The forward scattering problem in quantum mechanics is to determine the reflection and transmission of different frequency particles off a given potential. It’s like a mathematical description of how we see things: the object we look at is the potential, and the amount of light of different wavelengths that gets reflected into our eyes allows us to construct an image of that object.

In quantum mechanics, the potential is a function of space, while the reflection and transmission data is packaged into a function of frequency called the spectral data. The KdV equation has an associated scattering problem, and the complicated dynamics of KdV turns into a very simple time dependence for the spectral data.

On the KdV side, the wave profile $u$ becomes the potential in the scattering problem. In the scattering picture, we have a grasp on how the spectral data evolves, so to recover a solution $u(x,t)$ for KdV, we need to reconstruct the potential from its spectral data, which is an inverse scattering problem, and where the twisted transform comes in.

This brilliant but byzantine technique, known as the *inverse scattering method*, allowed the team to explicitly write down $n$-soliton solutions to KdV. Kruskal and Zabusky believed it was the presence of these solitons that meant the physicists’ string didn’t obey the ergodic hypothesis. The discovery of this inverse scattering method began a flurry of research into solitons.

## Beyond water waves

Shortly after the inverse scattering method was found for KdV, it was adapted to two other PDEs. Alongside the KdV equation, these PDEs have since taken on a celebrity status within the study of solitons.

Of the three, the *sine-Gordon equation* is the one which has been studied for the longest time. It began its life in the field of classical differential geometry. Surprisingly, solutions to the sine-Gordon equation correspond one-to-one with pseudospheres, which are surfaces of constant negative curvature immersed in three-dimensional space. Here, immersed means the surfaces might do funky things like intersect themselves or have sharp cusps. But that’s an article for another day.

The sine-Gordon equation has also drawn attention in several parts of physics, from particle physics and statistical physics to material science, where it was used to study screw dislocations in crystals. The one-soliton solution to sine-Gordon has the interesting property that it limits to $2\pi$ instead of zero as $x$ tends to infinity. That is, if we plot the sine-Gordon soliton as a function of position, it does not look like a lump, like the KdV soliton, but has an S shape.

## A PDE zoo

Soliton solutions are present for many PDEs. Here’s a brief *who’s who* of the most famous ones. Subscripts denote partial derivatives.

- The sine-Gordon equation:

\[ \varphi_{tt} – \varphi_{xx} + \sin\varphi = 0.\]

For this soliton, the limiting value at positive infinity in position is $2\pi$. - The nonlinear Schrödinger equation:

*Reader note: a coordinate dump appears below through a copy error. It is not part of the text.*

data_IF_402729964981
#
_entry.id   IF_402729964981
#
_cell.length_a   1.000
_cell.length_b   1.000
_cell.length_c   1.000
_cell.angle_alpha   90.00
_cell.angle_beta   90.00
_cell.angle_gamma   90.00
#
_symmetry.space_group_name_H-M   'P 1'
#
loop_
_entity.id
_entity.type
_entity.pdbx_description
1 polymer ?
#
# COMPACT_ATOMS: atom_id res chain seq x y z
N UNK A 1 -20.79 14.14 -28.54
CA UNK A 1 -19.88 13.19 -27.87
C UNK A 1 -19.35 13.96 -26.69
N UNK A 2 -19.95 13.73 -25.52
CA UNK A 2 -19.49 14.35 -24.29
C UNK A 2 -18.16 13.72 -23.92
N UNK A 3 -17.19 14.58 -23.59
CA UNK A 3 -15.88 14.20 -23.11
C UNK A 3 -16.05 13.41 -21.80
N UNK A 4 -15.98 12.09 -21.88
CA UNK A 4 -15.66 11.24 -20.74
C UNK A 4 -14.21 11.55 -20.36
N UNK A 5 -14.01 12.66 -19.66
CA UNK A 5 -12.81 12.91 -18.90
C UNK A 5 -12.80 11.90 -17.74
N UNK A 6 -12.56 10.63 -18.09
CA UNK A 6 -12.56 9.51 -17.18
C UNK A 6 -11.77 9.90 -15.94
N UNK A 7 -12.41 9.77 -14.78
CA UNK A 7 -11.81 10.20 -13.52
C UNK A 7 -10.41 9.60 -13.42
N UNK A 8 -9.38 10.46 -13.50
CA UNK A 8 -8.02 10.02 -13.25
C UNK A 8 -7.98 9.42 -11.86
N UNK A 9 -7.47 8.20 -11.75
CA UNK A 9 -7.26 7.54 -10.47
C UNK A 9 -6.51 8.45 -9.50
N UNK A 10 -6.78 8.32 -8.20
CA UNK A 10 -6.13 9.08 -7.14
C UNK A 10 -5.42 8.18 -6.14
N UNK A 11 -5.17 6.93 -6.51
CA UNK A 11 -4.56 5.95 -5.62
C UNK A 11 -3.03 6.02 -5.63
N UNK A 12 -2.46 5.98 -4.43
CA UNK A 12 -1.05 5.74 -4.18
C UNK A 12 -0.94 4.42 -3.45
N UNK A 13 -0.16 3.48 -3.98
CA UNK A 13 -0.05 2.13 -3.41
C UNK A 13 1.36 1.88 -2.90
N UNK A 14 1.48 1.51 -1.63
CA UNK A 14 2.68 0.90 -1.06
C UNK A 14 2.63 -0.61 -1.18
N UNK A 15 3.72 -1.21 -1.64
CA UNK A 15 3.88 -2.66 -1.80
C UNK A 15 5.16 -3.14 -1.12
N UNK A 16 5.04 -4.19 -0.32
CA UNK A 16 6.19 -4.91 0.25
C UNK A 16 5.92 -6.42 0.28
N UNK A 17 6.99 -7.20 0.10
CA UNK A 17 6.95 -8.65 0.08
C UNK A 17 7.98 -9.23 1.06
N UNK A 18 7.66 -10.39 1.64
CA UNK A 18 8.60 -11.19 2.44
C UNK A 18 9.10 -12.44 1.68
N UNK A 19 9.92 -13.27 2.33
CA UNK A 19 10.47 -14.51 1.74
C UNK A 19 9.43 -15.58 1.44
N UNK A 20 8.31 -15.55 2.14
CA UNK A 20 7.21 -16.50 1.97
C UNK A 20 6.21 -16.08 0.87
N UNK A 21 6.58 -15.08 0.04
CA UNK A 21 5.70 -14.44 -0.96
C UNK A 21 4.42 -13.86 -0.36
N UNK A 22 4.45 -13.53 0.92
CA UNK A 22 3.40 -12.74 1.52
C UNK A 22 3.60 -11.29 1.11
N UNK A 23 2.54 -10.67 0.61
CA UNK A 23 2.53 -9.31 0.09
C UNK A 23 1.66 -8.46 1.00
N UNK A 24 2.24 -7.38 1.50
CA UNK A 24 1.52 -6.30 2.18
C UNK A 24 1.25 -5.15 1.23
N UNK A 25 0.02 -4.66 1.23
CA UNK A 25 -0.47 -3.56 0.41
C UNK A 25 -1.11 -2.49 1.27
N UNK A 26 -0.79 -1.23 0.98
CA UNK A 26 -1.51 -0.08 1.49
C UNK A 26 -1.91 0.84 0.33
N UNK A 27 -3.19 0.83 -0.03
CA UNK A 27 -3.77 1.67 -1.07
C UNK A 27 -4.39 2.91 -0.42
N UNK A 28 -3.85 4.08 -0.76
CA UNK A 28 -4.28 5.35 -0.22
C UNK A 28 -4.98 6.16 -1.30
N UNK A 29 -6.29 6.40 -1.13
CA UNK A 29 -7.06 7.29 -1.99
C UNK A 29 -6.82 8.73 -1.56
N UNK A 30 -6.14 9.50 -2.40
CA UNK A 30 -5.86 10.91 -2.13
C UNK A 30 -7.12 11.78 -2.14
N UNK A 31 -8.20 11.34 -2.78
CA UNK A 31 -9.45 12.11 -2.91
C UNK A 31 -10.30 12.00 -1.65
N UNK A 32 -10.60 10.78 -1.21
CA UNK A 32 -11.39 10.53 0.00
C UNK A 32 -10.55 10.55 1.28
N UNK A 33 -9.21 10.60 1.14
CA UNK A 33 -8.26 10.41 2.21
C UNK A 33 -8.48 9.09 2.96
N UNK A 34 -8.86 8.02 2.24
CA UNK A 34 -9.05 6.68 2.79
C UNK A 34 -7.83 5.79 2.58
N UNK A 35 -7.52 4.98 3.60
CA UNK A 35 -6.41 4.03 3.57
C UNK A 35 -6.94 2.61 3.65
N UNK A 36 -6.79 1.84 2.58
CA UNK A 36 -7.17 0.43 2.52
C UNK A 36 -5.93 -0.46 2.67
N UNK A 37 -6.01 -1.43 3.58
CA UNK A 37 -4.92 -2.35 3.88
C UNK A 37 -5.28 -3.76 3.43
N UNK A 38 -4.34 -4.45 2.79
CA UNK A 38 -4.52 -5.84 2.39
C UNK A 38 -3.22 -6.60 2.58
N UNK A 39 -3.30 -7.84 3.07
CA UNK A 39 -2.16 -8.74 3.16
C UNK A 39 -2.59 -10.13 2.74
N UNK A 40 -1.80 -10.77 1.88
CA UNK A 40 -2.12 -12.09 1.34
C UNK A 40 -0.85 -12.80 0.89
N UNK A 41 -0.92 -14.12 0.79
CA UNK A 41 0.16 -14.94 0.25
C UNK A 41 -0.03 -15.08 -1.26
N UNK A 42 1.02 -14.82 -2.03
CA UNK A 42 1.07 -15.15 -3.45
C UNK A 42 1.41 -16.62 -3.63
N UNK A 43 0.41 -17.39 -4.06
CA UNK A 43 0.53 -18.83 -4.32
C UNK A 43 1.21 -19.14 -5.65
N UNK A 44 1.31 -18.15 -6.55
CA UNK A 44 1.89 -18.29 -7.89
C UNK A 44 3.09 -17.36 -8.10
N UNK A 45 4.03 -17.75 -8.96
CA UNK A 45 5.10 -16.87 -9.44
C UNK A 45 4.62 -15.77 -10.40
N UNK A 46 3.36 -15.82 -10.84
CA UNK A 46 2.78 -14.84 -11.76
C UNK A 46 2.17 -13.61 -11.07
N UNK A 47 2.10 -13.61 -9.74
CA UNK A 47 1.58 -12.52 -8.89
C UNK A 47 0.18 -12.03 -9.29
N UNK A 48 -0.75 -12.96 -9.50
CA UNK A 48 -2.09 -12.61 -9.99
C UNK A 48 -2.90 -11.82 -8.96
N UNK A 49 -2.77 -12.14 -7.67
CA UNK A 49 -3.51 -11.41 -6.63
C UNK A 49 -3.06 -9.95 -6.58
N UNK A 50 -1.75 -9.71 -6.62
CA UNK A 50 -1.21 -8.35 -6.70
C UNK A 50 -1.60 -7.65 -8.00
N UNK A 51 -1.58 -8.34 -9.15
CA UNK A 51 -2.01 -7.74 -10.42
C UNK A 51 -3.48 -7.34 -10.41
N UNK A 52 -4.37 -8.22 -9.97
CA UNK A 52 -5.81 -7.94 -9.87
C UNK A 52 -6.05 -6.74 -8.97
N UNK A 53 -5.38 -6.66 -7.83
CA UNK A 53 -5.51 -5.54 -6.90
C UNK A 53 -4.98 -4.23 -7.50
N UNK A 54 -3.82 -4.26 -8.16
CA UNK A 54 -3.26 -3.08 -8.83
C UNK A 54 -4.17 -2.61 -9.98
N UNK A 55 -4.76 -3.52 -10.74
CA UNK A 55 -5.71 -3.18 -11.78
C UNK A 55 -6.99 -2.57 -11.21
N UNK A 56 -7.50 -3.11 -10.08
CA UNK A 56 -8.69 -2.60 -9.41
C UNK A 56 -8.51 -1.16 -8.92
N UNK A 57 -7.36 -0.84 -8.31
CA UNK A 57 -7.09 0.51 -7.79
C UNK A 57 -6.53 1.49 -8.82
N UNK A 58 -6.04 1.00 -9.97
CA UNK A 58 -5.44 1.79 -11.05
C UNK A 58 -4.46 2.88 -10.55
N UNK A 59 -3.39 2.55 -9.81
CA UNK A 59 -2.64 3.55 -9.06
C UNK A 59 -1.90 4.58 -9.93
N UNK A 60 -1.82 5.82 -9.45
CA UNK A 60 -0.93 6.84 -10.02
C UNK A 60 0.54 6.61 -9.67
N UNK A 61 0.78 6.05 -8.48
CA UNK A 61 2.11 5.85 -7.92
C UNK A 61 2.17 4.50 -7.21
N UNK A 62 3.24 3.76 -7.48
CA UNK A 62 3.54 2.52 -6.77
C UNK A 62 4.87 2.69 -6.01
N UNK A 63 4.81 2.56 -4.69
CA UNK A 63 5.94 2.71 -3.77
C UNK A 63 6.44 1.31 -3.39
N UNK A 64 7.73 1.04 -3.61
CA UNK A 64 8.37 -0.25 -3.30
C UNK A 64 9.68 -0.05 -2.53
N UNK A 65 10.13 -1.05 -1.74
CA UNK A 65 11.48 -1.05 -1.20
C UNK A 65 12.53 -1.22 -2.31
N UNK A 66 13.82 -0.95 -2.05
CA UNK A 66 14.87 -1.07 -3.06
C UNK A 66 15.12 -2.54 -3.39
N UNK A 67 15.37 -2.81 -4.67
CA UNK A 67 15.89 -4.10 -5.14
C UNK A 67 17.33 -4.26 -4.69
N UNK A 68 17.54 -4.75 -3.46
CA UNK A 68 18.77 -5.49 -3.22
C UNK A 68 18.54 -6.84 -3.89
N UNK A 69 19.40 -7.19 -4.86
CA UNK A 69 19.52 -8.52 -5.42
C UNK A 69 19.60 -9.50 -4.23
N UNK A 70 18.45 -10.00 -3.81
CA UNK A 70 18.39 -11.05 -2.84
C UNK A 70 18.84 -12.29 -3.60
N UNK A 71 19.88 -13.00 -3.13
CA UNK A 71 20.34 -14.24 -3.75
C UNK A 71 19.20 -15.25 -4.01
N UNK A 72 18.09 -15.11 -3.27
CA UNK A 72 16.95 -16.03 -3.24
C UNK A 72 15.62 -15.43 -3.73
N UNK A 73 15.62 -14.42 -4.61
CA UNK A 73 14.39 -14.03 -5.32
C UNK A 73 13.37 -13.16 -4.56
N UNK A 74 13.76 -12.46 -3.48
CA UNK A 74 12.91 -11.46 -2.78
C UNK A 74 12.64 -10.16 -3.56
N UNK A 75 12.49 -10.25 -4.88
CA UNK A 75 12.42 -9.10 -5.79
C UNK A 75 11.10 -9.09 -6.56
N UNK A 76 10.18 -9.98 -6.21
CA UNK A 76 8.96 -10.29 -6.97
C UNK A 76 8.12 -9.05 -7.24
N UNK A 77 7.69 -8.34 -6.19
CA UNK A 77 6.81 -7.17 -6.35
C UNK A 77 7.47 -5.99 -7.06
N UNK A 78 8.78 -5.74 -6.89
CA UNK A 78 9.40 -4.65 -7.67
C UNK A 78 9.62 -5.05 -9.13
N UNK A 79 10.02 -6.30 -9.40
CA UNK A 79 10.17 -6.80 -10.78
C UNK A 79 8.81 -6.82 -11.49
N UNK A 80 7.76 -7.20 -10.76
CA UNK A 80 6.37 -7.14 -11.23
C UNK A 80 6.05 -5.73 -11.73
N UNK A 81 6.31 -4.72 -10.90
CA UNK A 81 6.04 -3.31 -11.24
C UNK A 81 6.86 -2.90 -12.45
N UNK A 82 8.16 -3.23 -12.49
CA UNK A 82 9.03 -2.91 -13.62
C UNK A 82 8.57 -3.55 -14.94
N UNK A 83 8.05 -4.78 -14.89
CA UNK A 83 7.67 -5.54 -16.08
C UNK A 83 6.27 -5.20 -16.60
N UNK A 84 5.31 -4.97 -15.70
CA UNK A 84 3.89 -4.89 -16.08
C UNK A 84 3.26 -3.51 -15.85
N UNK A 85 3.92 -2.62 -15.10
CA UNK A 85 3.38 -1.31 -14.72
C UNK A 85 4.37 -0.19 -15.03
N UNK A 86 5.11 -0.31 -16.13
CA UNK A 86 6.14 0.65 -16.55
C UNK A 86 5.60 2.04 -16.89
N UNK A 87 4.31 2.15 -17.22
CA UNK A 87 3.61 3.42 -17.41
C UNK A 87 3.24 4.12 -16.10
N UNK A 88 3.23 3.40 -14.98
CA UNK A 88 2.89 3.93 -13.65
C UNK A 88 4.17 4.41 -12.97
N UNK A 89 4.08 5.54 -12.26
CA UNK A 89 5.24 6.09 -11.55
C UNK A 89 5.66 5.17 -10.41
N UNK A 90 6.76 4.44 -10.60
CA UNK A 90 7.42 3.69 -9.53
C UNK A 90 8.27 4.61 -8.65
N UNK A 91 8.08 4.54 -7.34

\[ \mathrm{i}\psi_t = -\frac{1}{2}\psi_{xx} + \kappa |\psi|^2 \psi.\] - Everyone knows that real canals are not one dimensional. A more realistic description of surface waves in a canal is the KP equation, a 2D generalisation of KdV:

\[

(u_t + uu_x + \varepsilon^2 u_{xxx})_x + \lambda u_{yy} = 0.

\]

As with the KdV equation there is a*lattice*of soliton solutions to the KP equation. This is what you can see at the Ile de Ré at the top of the article!

The sine-Gordon soliton is an example of a *topological soliton*. In fact, all solutions of the sine-Gordon equation have the property that the difference of limiting values between $x$ at positive and negative infinity is an integer multiple of $2\mathrm{\pi}$. This integer is called the winding number of the solution, and offers a glimpse of the interplay between topology and soliton theory.

The last of the three gold standard soliton PDEs is the *nonlinear Schrödinger equation*. The solitons of this PDE were the closest to having technological applications. Light signals in optical fibres are well modelled by solitons of this equation. Their ability to keep their shape was desirable for sending signals over vast distances, and solitons made it to lab trials before other technological advances in the field made them obsolete. In an alternate universe, the online edition of this magazine may have been brought to you courtesy of solitons.

There is a dizzyingly rich array of PDEs with soliton solutions. The majority of known PDEs admitting solitons are defined with only one spatial dimension, although of course more realistic systems incorporate two or three spatial dimensions. One such PDE is the *Kadomtsev–Petviashvili equation*, which describes a two-dimensional model of shallow water waves and generalises the KdV equation.

From humble beginnings in the Union canal, our soliton story has taken us worldwide, where they were one of the first phenomena explored using mathematical computing, and even into the materials and optics labs. The rich theory of solitons has sustained itself now for almost 200 years and solitons are now ubiquitous in mathematical physics, fulfilling Scott Russell’s vision. And there is still so much left to explore.